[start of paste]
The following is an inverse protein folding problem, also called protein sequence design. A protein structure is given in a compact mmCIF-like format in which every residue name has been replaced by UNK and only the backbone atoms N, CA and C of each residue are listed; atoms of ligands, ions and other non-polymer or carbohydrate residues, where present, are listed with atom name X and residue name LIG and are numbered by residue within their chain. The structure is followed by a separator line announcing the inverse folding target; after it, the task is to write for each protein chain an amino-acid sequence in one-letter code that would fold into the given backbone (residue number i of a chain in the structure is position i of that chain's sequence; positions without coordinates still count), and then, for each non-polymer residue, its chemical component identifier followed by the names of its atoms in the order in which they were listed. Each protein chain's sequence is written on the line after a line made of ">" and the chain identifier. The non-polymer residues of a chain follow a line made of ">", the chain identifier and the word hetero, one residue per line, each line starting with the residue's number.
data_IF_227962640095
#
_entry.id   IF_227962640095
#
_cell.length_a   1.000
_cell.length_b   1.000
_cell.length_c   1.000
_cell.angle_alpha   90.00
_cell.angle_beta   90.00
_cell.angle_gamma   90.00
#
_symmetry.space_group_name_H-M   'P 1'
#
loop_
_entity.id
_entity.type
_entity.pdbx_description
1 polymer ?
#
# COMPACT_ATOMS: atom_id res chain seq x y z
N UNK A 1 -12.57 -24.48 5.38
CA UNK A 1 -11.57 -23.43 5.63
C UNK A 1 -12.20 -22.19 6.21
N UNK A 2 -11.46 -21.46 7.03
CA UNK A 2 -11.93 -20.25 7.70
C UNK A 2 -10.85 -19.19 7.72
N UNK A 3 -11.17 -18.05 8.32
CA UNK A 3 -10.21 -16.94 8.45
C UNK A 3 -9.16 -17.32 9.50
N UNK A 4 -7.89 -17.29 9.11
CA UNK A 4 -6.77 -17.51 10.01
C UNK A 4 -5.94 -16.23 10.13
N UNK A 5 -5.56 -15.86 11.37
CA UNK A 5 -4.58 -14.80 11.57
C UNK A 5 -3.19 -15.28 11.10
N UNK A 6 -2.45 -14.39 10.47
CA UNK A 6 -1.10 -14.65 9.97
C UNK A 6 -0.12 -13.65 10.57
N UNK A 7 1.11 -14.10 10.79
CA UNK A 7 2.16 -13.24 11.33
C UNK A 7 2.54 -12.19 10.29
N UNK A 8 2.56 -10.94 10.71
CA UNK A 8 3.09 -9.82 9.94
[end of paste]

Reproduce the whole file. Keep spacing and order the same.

The following is an inverse protein folding problem, also called protein sequence design. A protein structure is given in a compact mmCIF-like format in which every residue name has been replaced by UNK and only the backbone atoms N, CA and C of each residue are listed; atoms of ligands, ions and other non-polymer or carbohydrate residues, where present, are listed with atom name X and residue name LIG and are numbered by residue within their chain. The structure is followed by a separator line announcing the inverse folding target; after it, the task is to write for each protein chain an amino-acid sequence in one-letter code that would fold into the given backbone (residue number i of a chain in the structure is position i of that chain's sequence; positions without coordinates still count), and then, for each non-polymer residue, its chemical component identifier followed by the names of its atoms in the order in which they were listed. Each protein chain's sequence is written on the line after a line made of ">" and the chain identifier. The non-polymer residues of a chain follow a line made of ">", the chain identifier and the word hetero, one residue per line, each line starting with the residue's number.
data_IF_227962640095
#
_entry.id   IF_227962640095
#
_cell.length_a   1.000
_cell.length_b   1.000
_cell.length_c   1.000
_cell.angle_alpha   90.00
_cell.angle_beta   90.00
_cell.angle_gamma   90.00
#
_symmetry.space_group_name_H-M   'P 1'
#
loop_
_entity.id
_entity.type
_entity.pdbx_description
1 polymer ?
#
# COMPACT_ATOMS: atom_id res chain seq x y z
N UNK A 1 -12.57 -24.48 5.38
CA UNK A 1 -11.57 -23.43 5.63
C UNK A 1 -12.20 -22.19 6.21
N UNK A 2 -11.46 -21.46 7.03
CA UNK A 2 -11.93 -20.25 7.70
C UNK A 2 -10.85 -19.19 7.72
N UNK A 3 -11.17 -18.05 8.32
CA UNK A 3 -10.21 -16.94 8.45
C UNK A 3 -9.16 -17.32 9.50
N UNK A 4 -7.89 -17.29 9.11
CA UNK A 4 -6.77 -17.51 10.01
C UNK A 4 -5.94 -16.23 10.13
N UNK A 5 -5.56 -15.86 11.37
CA UNK A 5 -4.58 -14.80 11.57
C UNK A 5 -3.19 -15.28 11.10
N UNK A 6 -2.45 -14.39 10.47
CA UNK A 6 -1.10 -14.65 9.97
C UNK A 6 -0.12 -13.65 10.57
N UNK A 7 1.11 -14.10 10.79
CA UNK A 7 2.16 -13.24 11.33
C UNK A 7 2.54 -12.19 10.29
N UNK A 8 2.56 -10.94 10.71
CA UNK A 8 3.09 -9.82 9.94